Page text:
The increased affordability of synthesisers made it easier for young musicians to experiment with the new sounds, pushing back boundaries in the process.  In Malta X-Tend weren’t alone in doing so but they were among the first and they soon landed their first hit through ‘I Can Feel’.

 “I had recently gotten a Korg Polysix which I really liked.  To this day I still think that it is a fabulous instrument.  I always felt I could make good music with it”

“It had some unique sounds pre-programmed into it.  I started playing around with them and added the drumbox beat to give it rhythm.  I felt that I had something really interesting.  It would turn out that I had already developed the song’s arrangement.  Even the solo was already in place.”

Whilst the basic draft was in place it was the arrival of other band members that breathed live to it.

”By the time the others came along I had already been experimenting with the tunes at my studio.  It is always a bit tense when you play new music to others but fortunately they really liked it.    They agreed that it was good so we continued building it together.”

Their commitment to having as polished an end product as possible was something that set them apart.

“It went through a whole process.  Even though they’d liked it they pointed out what we could do differently; everyone pitching in with their ideas.  That’s how we always worked.  We were all free to share our views in order to improve our songs.  There was always the belief that we were helping each other out and people’s opinions were respected by all the rest.”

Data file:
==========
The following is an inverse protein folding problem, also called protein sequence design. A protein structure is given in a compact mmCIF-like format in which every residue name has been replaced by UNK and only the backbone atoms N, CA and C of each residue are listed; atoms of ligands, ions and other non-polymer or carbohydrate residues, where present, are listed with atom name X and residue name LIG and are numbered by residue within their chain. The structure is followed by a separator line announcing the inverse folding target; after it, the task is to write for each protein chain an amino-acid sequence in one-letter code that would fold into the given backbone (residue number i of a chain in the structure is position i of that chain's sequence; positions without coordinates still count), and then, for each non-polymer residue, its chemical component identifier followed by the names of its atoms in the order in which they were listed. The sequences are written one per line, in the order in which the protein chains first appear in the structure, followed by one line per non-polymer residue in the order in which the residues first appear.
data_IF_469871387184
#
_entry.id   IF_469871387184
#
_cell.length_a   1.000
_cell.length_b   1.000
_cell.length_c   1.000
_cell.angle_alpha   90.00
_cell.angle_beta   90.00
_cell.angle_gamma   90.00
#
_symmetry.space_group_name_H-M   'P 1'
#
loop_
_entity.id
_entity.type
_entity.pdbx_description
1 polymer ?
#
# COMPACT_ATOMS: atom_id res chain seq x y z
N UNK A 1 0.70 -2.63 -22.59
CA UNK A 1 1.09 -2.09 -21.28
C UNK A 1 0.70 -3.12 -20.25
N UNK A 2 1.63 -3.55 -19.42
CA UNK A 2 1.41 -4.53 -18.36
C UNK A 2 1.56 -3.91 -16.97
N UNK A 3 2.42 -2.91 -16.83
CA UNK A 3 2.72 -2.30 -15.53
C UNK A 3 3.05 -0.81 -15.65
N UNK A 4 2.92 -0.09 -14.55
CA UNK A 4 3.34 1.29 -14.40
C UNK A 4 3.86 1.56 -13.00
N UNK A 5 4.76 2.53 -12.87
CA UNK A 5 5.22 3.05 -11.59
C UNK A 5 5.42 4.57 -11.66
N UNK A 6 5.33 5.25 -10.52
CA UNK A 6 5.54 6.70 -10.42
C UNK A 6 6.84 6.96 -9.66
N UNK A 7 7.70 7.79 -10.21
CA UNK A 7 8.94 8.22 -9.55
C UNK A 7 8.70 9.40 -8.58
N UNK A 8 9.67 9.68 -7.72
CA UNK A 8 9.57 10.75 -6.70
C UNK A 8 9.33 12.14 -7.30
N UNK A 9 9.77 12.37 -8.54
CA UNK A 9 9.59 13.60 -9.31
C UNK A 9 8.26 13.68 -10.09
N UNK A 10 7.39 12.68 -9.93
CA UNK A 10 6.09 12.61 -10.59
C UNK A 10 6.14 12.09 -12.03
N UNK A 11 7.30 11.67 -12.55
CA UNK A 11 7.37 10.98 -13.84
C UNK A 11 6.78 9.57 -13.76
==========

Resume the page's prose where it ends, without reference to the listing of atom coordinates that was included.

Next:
The band’s longevity (X-Tend have been together since the early 80s although elements of their lineup have changed) would have been shattered much earlier if this had not been the case.

“This was very important for us because in the end we could put out music that was much better than if only one person had worked on it.”

 “In a song where the whole group pitches in, different people’s characters end up being reflected in the music.”
The end result is a song that sounds very big and brooding.  There is a certain melancholy to it even if it is not a sad song in the traditional sense.  From the very start the driving beat grabs hold without letting for a single instance.   It is, in other words, a product of its era: ominous yet extremely danceable.

It also reflects Dalli’s influences.

 “I’ve always loved music that has a certain melody ever since I was young.  My favourites are the Beatles.  There are veritable treasures in their music.  To this day I can listen to their songs and notice new things.  It is not simply a case of superficially saying that it is Beatles’ music.  Apart from their early pop style, they eventually matured and evolved.  When you truly listen to their musical arrangements or the editing of their songs you realise how big their genius was.  They are a cut above the rest.”